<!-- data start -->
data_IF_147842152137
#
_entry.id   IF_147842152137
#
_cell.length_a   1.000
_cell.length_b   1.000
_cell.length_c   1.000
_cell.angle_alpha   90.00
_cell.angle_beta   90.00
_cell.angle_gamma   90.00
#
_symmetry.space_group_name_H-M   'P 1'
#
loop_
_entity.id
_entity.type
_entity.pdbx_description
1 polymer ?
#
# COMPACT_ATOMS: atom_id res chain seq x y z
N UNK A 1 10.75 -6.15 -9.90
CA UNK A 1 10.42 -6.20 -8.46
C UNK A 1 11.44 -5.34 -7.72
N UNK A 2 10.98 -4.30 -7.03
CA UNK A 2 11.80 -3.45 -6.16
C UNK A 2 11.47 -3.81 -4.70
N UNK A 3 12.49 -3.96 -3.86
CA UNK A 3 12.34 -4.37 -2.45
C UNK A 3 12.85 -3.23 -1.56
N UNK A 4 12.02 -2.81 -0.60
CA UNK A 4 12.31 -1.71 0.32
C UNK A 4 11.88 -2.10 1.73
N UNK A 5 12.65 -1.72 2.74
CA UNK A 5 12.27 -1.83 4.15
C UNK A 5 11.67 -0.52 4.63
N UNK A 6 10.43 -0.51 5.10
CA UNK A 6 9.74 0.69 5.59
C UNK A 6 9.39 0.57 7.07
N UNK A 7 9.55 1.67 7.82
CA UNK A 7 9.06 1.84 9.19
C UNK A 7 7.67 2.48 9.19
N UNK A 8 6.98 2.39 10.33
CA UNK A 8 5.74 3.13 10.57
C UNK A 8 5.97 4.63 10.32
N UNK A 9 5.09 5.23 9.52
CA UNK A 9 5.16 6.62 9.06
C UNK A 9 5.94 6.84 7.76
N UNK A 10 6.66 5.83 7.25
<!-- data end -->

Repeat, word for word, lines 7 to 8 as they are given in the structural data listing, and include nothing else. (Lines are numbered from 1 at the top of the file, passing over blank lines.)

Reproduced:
_cell.length_c   1.000
_cell.angle_alpha   90.00